Marie Moore, 44, left a suicide message:“I had to send my son to Heaven and myself to Hell.”
Moore died at hospital.
The Sun reports that Moore left a recorded message.
She said: “God’s turned me into the Anti-Christ. I’m a good person, but the Devil and God turned me into the worst person in the world.”
Moore left the recordings for her boyfriend and the authorities.
Authorities are saying despite the recordings that they do not have a motive for the murders.
“We have no clue. I don’t even want to begin to speculate,” said Deputy Chief Bill McNeil of the Casselberry Police Department.
The security video clearly shows Moore behind her son as he aims at a target unaware. The next still shows the young man falling to the ground as another patron is alerting others.
The gun used to kill the man was rented at the shooting range.
Charles Moore, father of Mitchell, told the police that in 2002 Marie Moore was in a mental hospital under the Baker Act. In the recordings left for the police by Moore, she referred to that time but stated she was not sick. Two of the notes were signed “Failed Queen.” Late Monday family found three suicide notes and audio tapes. They gave them to the police.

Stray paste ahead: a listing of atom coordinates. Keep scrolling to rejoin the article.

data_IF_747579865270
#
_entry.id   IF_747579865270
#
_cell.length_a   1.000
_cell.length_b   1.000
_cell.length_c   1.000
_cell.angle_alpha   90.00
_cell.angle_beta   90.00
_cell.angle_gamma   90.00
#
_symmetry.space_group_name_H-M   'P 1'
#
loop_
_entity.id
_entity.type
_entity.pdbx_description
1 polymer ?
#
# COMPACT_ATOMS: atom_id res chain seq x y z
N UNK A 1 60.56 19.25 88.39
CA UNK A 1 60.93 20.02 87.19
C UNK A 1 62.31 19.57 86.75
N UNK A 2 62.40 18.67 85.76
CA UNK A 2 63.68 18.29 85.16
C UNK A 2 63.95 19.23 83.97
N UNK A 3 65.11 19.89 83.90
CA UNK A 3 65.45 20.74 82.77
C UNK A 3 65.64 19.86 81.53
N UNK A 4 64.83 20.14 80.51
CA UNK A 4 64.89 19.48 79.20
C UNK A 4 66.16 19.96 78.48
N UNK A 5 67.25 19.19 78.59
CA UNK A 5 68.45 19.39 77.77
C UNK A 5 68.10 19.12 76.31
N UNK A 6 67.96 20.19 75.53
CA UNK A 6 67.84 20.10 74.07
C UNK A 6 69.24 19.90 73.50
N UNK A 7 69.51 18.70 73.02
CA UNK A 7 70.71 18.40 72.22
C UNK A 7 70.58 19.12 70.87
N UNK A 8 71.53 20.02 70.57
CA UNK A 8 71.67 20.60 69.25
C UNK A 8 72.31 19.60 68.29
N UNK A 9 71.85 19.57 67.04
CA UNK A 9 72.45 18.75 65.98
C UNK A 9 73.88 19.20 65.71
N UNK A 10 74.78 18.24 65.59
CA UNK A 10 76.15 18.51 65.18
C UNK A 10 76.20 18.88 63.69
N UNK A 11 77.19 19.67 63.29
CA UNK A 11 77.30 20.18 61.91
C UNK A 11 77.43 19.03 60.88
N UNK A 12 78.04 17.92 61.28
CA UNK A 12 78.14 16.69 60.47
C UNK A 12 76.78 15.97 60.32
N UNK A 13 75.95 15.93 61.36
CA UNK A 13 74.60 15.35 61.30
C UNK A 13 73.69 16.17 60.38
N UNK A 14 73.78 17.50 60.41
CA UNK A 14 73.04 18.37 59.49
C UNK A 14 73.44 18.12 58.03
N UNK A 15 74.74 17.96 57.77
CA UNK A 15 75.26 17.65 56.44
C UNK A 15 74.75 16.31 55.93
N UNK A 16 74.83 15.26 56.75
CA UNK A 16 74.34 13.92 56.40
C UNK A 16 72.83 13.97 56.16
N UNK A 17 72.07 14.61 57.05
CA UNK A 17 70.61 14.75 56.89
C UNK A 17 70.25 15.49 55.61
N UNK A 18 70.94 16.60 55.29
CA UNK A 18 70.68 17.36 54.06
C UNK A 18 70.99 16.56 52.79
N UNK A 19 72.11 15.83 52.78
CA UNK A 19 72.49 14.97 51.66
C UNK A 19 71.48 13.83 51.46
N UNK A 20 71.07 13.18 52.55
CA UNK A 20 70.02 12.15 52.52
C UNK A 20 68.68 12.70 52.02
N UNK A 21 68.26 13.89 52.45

Moore said on one of the tapes that she wanted to ‘save’ her son and do it in a public way so that the world could be saved. “Hopefully when I die, there will 1,000 years of peace.”
She also stated that she could not tell her boyfriend because he would have had her committed to the hospital and would have been unable to ‘save’ Mitch.
Charles Moore said that Moore had a history of mental illness. She had been barred from the same shooting range when she attempted to commit suicide there seven years ago according to Mr. Moore.
That differs from what the manager at Shoot Straight is saying. He said that the Moore’s were not regular clients of the range. All clients fill out a form of questions, including whether they have ever been convicted of a felony or been declared mentally unstable. That information though is not verified though.
Just News reports:
Anderson defended the range’s policies, saying: “If someone acts right, we have to assume they are right.”
Based on the writings and audio recordings that he’s seen in the media, Anderson said, it’s clear that Marie Moore was “bent on doing it.”
“Sometimes, like what happens Sunday, you have no control,” Anderson said. “There’s nothing you can do to prevent it.”
That information is online for $24 though. Ranges are not required to run the background checks on their clients. Mental health histories are not online because of patient privacy laws.